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Normal labor amtsl


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Normal labor amtsl

  1. 1. Normal Labour, DeliveryNormal Labour, DeliveryandandPostnatal CarePostnatal Care
  2. 2. AIMS• Understand the process of normal labour• Understand what Active Management of theThird Stage of Labour (AMTSL) is and it’simportance• Knowledge of evidence based practices
  3. 3. When is a Woman in Labour?• Diagnosis of Labour 2-3 uterine contractions in 10mins Progressive shortening and thinning of thecervix during labour and Cervical dilatation 4cm or more dilated
  4. 4. Normal Labour• Stages of Labour First Stage: onset of labour pains to full dilatationof the cervix Second Stage: full dilatation of the cervix to thedelivery of the baby Third Stage: starts after the delivery of the babyending with the delivery of the placenta Immediate postpartum (‘Fourth Stage’): frequentmonitoring in the one hour following delivery
  5. 5. Supportive Care• Many providers continue to use, untimely,inappropriate and/or unnecessary interventions,leading to complications• Example: immobilising women, not allowingeating and drinking
  6. 6. Supportive Care• Supportive care during labour is the mostimportant thing to help the woman toleratelabour pains and facilitate the progress oflabour
  7. 7. Supportive Care• Support from a birth partner or companion.• Good communication and building trust withstaff.• Encourage walking around and changingpositions frequently.• Encourage adequate intake of food and drinks• Monitor maternal and fetal wellbeing usingthe partograph
  8. 8. Care that is of no proven benefit• Routine shaving of the pudendal area.• Giving an enema.• Routinely cutting episiotomy for delivery.• Application of fundal pressure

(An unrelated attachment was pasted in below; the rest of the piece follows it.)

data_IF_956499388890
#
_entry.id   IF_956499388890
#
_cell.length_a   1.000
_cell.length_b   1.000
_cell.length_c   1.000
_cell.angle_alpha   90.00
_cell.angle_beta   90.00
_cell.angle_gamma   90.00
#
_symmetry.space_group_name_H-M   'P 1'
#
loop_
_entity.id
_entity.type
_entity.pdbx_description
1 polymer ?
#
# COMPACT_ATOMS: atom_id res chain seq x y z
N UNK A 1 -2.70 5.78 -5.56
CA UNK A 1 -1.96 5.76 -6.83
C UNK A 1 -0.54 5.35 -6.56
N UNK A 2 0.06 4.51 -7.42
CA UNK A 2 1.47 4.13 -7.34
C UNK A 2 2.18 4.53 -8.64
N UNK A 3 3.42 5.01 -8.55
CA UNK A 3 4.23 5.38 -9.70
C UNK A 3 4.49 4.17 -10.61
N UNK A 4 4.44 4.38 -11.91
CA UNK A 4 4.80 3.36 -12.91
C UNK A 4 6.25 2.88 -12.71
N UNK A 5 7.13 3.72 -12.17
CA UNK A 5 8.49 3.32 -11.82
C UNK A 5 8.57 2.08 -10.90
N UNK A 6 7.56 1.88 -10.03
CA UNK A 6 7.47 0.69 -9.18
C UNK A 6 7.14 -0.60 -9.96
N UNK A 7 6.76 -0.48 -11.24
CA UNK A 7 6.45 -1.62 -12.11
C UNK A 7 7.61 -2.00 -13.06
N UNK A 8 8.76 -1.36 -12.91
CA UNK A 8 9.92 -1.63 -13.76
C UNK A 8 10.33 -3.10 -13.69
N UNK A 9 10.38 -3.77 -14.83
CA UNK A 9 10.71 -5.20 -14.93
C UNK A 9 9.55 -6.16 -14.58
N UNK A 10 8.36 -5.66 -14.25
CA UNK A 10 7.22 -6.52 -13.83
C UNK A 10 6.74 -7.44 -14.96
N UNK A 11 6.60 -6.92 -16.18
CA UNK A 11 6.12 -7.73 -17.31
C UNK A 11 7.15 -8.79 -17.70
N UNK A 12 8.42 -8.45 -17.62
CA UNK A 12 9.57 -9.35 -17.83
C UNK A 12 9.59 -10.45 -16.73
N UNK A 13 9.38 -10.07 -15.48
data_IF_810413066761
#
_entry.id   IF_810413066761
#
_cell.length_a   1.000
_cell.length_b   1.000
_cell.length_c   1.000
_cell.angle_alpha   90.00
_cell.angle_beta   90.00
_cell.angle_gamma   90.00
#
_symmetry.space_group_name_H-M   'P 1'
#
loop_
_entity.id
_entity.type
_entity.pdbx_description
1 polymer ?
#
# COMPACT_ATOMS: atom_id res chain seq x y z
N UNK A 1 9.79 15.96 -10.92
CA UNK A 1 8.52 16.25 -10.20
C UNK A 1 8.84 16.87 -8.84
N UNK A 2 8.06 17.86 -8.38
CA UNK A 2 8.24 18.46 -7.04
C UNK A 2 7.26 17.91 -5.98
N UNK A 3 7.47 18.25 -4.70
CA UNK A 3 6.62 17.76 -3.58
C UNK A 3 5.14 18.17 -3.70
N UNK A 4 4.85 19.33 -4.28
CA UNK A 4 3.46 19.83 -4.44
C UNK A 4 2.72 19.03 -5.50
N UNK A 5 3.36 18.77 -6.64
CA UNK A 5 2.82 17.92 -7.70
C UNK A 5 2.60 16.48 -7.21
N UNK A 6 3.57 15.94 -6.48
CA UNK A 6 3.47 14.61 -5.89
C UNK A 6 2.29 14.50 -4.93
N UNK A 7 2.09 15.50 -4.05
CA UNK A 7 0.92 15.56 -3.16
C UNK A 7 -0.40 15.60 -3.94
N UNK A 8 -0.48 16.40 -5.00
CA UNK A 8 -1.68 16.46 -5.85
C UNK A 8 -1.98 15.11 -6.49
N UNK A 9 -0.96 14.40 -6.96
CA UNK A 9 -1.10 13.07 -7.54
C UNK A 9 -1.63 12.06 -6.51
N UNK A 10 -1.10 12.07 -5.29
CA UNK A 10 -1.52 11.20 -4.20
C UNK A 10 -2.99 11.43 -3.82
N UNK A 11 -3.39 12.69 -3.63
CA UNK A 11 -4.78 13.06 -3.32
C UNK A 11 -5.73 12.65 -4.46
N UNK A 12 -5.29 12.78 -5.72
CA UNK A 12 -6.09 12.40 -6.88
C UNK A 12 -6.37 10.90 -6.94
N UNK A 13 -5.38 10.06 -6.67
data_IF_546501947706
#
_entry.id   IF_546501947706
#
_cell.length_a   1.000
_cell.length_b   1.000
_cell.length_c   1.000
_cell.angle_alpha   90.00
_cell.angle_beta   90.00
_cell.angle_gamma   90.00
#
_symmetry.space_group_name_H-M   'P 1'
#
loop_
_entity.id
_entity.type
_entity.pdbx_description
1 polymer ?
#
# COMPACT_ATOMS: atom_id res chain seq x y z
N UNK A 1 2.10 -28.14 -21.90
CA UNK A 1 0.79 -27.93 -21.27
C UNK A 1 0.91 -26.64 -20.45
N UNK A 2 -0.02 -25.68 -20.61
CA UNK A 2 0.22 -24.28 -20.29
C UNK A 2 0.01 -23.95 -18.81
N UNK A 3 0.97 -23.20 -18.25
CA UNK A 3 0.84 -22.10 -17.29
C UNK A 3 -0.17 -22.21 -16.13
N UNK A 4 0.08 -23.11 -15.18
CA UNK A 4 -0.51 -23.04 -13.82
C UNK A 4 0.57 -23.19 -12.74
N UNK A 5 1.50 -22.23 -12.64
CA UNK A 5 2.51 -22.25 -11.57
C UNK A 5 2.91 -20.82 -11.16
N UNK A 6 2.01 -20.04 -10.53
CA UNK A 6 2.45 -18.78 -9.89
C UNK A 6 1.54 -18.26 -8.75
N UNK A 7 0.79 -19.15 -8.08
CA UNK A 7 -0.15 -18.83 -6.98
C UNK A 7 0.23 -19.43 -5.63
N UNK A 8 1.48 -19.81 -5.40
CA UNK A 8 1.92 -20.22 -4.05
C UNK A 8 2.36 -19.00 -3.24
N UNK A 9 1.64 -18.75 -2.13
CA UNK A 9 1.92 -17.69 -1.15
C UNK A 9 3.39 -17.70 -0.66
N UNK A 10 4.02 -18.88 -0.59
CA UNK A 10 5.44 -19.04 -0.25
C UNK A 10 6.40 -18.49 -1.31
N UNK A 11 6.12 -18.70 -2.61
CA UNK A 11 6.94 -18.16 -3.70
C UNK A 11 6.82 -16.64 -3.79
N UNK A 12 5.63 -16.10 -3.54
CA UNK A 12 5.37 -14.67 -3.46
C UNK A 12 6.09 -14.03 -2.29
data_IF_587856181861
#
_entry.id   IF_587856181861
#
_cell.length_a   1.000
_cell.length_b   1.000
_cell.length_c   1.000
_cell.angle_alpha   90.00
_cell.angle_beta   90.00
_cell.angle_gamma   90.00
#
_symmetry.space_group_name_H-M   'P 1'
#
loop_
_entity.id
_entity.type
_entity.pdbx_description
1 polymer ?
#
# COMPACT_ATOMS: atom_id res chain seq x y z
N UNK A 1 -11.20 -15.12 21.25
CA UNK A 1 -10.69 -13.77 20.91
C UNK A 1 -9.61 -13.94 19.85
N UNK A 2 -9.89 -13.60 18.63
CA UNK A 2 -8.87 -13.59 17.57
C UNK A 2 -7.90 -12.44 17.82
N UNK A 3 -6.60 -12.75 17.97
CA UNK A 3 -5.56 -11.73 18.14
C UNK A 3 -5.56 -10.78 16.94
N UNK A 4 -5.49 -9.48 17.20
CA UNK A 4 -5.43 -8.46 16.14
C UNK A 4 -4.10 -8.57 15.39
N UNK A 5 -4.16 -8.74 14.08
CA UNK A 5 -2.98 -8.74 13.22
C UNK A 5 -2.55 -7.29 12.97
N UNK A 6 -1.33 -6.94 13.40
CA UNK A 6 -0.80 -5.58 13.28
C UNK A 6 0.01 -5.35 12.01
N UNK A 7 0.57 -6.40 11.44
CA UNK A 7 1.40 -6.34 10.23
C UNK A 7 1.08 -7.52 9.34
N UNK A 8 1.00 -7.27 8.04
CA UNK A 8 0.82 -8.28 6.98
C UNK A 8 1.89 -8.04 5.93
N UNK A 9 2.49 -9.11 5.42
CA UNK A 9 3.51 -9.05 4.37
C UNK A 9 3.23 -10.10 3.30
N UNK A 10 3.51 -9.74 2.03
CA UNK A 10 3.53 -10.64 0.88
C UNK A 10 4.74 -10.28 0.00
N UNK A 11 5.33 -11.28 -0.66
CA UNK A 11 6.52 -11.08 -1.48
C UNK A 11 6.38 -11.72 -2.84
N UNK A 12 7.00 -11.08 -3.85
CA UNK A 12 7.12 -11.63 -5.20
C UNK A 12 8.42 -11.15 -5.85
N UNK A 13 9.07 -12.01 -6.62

9. 9. Management of Labour
  10. 10. • Not in active labour(cx 0-3cm, contraction <2/10)- Monitor every hour: contractions, FHR- Monitor every 4 hours: HR, BP, temp
  11. 11. • In active labour(cx 4cm or more)- START partograph- Monitor every 30 min: contractions, FHR,presence of any danger signs- Monitor every 4 hours: cervical dilatation, HR,BP, temp
  12. 12. Assessing Progress in Labour- Assessing changes in cervical dilatation andeffacement (PV examination)- Foetal descent (PV and Abdominally)
  13. 13. 5thsof Head palpable above symphysis pubis
  14. 14. Second Stage• Once the cervix is fully dilated, encourage thewoman to assume the position she prefers topush only with a contraction. Squatting, sitting and standing positions maymake pushing easier Avoid routine catheterization which may lead toinfections. When delivery is imminent the women may beput in dorsal lithotomy position for the actualconduct of delivery
  15. 15. Second StageDelivery of the head: Control birth of the head to keep it flexed. Gently support the perineum as the baby’shead delivers. Feel around the baby’s neck for the umbilicalcord:- if the cord is loose, slip it over the baby’s head- if the cord is tight clamp and cut it.[!] NO routine episiotomy